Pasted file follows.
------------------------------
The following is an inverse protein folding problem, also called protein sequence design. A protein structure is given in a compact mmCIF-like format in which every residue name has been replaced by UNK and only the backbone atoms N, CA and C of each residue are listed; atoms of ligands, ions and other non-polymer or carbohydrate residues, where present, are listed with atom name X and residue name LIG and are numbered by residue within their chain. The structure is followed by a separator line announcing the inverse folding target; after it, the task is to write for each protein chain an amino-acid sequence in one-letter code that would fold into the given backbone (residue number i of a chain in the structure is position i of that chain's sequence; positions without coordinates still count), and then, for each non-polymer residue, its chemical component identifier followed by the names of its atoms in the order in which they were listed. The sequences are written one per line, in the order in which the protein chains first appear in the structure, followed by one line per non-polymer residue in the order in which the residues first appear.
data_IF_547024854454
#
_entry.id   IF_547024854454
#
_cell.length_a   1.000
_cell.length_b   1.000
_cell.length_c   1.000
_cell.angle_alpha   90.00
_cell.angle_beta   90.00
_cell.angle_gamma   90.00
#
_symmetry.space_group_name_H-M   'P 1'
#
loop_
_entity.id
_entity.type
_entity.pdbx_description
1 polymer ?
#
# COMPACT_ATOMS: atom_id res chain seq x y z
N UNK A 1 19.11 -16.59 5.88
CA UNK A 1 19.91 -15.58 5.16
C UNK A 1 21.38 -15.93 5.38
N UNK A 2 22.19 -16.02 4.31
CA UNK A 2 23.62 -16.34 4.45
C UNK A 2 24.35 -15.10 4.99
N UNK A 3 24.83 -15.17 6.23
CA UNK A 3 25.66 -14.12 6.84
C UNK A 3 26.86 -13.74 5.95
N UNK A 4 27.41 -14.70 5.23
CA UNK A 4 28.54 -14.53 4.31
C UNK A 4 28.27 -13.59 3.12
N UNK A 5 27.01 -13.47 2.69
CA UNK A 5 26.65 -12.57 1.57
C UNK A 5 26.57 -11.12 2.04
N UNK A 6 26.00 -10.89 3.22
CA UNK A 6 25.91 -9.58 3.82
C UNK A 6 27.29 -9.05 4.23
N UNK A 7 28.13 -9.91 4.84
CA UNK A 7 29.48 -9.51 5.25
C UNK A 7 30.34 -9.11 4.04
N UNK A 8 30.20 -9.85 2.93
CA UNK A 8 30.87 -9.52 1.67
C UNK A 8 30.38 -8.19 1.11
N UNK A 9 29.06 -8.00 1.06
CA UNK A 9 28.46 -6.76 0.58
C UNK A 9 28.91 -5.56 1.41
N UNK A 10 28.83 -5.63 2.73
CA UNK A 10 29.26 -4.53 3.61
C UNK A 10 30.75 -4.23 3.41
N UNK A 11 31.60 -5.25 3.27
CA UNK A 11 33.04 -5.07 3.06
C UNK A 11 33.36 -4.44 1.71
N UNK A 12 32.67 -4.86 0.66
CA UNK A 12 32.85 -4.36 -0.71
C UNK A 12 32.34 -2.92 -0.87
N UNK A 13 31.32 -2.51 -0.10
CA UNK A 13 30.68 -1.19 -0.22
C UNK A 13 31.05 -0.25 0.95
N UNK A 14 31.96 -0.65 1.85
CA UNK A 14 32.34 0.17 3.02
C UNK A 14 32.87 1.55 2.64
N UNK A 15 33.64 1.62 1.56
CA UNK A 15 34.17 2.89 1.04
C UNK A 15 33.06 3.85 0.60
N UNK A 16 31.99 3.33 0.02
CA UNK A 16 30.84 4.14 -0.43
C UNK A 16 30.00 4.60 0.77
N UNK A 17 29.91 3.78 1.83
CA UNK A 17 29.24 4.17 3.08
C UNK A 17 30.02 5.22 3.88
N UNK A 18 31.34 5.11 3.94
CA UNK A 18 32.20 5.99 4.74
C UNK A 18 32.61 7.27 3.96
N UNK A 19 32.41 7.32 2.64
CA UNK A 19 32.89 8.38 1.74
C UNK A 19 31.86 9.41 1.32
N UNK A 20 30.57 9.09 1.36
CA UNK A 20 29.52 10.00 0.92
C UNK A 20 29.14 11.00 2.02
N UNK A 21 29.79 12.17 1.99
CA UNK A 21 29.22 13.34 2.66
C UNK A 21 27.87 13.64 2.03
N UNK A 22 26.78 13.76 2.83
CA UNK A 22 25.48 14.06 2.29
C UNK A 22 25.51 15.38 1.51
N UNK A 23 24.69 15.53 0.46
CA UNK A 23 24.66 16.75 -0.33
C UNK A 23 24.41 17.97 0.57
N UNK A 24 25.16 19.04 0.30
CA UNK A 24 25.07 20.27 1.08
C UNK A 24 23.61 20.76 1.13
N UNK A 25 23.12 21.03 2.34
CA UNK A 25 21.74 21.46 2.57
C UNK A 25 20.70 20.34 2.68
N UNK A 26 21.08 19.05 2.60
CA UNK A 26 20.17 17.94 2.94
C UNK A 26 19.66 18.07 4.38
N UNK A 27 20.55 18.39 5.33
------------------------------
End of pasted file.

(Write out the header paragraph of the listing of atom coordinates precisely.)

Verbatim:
The following is an inverse protein folding problem, also called protein sequence design. A protein structure is given in a compact mmCIF-like format in which every residue name has been replaced by UNK and only the backbone atoms N, CA and C of each residue are listed; atoms of ligands, ions and other non-polymer or carbohydrate residues, where present, are listed with atom name X and residue name LIG and are numbered by residue within their chain. The structure is followed by a separator line announcing the inverse folding target; after it, the task is to write for each protein chain an amino-acid sequence in one-letter code that would fold into the given backbone (residue number i of a chain in the structure is position i of that chain's sequence; positions without coordinates still count), and then, for each non-polymer residue, its chemical component identifier followed by the names of its atoms in the order in which they were listed. The sequences are written one per line, in the order in which the protein chains first appear in the structure, followed by one line per non-polymer residue in the order in which the residues first appear.